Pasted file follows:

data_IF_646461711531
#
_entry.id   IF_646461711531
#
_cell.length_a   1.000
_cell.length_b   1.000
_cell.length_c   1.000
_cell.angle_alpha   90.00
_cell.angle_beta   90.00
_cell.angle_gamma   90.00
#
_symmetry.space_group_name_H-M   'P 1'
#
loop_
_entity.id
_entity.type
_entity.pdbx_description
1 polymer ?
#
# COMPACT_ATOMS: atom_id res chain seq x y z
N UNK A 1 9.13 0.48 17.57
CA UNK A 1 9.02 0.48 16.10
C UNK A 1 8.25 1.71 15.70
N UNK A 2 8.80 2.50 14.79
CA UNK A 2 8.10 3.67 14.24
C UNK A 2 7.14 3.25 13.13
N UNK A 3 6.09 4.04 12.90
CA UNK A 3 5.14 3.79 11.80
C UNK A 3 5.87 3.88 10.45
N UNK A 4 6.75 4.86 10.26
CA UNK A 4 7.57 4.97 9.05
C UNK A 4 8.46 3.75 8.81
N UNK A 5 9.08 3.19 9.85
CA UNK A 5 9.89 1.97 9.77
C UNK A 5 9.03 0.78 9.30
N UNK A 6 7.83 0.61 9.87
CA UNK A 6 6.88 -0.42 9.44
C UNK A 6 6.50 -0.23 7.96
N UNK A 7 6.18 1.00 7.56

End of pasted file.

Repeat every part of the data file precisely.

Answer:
data_IF_646461711531
#
_entry.id   IF_646461711531
#
_cell.length_a   1.000
_cell.length_b   1.000
_cell.length_c   1.000
_cell.angle_alpha   90.00
_cell.angle_beta   90.00
_cell.angle_gamma   90.00
#
_symmetry.space_group_name_H-M   'P 1'
#
loop_
_entity.id
_entity.type
_entity.pdbx_description
1 polymer ?
#
# COMPACT_ATOMS: atom_id res chain seq x y z
N UNK A 1 9.13 0.48 17.57
CA UNK A 1 9.02 0.48 16.10
C UNK A 1 8.25 1.71 15.70
N UNK A 2 8.80 2.50 14.79
CA UNK A 2 8.10 3.67 14.24
C UNK A 2 7.14 3.25 13.13
N UNK A 3 6.09 4.04 12.90
CA UNK A 3 5.14 3.79 11.80
C UNK A 3 5.87 3.88 10.45
N UNK A 4 6.75 4.86 10.26
CA UNK A 4 7.57 4.97 9.05
C UNK A 4 8.46 3.75 8.81
N UNK A 5 9.08 3.19 9.85
CA UNK A 5 9.89 1.97 9.77
C UNK A 5 9.03 0.78 9.30
N UNK A 6 7.83 0.61 9.87
CA UNK A 6 6.88 -0.42 9.44
C UNK A 6 6.50 -0.23 7.96
N UNK A 7 6.18 1.00 7.56